Notes From Berlin (Part I)
Theater in Germany is serious business. From the ideas and work of the iconic Bertolt Brecht to the more recent innovations of Frank Castorf at the Volksbuhne and the pioneering theoretical and applied work of Hans-Thies Lehmann at the University of Giessen, the scope, reach and global influence of German theater is undeniable. While one may agree or disagree with the particular merits of the Stadttheater acting style (lots of shouting) and the pronounced (if complex and conflicted) chauvinism of German theatre culture, one must certainly admire the ambition, artistic excellence and rigor of the work, the system of support, the commitment to the form and Germany’s underlying belief in theater as a space for lofty civic discourse.
Over the course of seven days at Theatertreffen in Berlin I saw as many productions, met directors, dramaturges, critics and curators and began to get a sense of how this system works, how it operates in the culture at large and what it might mean.
Every performance I attended, each in a massive theater, was full. Partially this is due to the role of theater in German public life – more on this in a moment – but I would venture to guess that this is also due in some part to the intentional development of what I have been told is called Bildungsburgertum – basically an educated upper middle class. From what I’ve gathered in my cursory research, Wilhelm von Humboldt, the Prussian philosopher and founder of the University of Berlin, developed a set of educational ideals in the late 18th century based on Classicism and the notion of human perfectibility through education. These ideas influenced the cultural discourse on the relationship of the individual to the State and form the underpinning for an ongoing commitment to educational access for the citizens of Germany. [NB: this is anecdotal inference on my part and subject to verification/revision]. So not only does Germany have a commitment to theater as a form, they have invested in building audiences through education.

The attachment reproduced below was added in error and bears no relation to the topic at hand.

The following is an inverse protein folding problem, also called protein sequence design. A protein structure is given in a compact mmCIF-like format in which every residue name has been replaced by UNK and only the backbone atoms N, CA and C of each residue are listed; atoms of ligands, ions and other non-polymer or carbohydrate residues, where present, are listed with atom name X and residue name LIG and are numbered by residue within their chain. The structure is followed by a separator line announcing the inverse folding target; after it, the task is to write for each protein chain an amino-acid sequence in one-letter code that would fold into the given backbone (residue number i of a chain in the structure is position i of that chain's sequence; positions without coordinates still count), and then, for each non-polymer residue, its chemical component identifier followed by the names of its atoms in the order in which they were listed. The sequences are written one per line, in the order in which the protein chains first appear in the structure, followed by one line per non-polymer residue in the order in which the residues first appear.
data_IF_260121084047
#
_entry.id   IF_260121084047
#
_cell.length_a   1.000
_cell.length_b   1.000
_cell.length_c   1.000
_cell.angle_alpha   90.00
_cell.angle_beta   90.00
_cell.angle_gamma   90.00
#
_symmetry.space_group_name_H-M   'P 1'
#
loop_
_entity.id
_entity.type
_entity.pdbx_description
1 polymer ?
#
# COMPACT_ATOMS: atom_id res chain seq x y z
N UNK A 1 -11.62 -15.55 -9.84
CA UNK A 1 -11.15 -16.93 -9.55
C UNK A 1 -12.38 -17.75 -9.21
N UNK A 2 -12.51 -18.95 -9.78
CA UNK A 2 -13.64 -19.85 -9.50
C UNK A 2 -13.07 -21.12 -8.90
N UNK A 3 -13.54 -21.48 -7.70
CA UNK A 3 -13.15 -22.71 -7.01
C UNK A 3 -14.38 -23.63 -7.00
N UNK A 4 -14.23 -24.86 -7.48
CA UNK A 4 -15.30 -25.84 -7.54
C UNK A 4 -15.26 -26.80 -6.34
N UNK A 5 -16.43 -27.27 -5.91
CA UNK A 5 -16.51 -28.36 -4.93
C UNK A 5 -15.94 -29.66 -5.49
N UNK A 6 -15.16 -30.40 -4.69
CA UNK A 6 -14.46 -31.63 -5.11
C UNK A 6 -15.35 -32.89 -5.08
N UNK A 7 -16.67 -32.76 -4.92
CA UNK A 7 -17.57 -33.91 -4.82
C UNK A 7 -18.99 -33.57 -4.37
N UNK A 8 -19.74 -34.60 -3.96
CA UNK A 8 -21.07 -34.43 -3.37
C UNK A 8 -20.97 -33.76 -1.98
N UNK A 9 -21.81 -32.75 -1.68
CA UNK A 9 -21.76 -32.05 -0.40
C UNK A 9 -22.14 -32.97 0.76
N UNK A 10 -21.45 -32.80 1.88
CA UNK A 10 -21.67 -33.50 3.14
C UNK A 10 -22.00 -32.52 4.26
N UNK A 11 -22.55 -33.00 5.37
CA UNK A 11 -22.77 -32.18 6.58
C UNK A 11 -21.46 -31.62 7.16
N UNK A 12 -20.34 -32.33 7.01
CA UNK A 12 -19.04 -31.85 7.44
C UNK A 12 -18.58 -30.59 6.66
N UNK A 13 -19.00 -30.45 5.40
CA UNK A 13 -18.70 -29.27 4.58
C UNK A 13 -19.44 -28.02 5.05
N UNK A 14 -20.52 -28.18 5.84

The centrality of theater to civic life in Germany is supported by a Stadttheater (State Theater) system that nearly defies the comprehension of most non-Germans. The Federal Republic of Germany consists of sixteen partly sovereign constituent states each of which has at least one State Theater, often more. (Once again, this is based on sketchy notes written under the influence of jet lag, so this may require fact checking). The theaters are amply supported through both state and federal funding and citizens are as invested in the success and reputation of their hometown State Theater as they are in a soccer team, in part because every year they are competing to make it to Theatertreffen in Berlin.
Now fifty years old, Theatertreffen is like the Super Bowl or Final Four of German Language Theater. For the 2013 festival the jury of critics saw and considered more than 420 productions from Germany, Austria and Switzerland. At their final meeting, the seven jurors chose the ten “most remarkable” productions of the last season to be presented during the festival in Berlin. The festival attracts people from all over the country and the world to see the state of Germany’s State Theater – who is up, who is down, who is the new talent and what is the condition of the old masters, who are the new actors to watch, who are the new playwrights and what are the new ideas.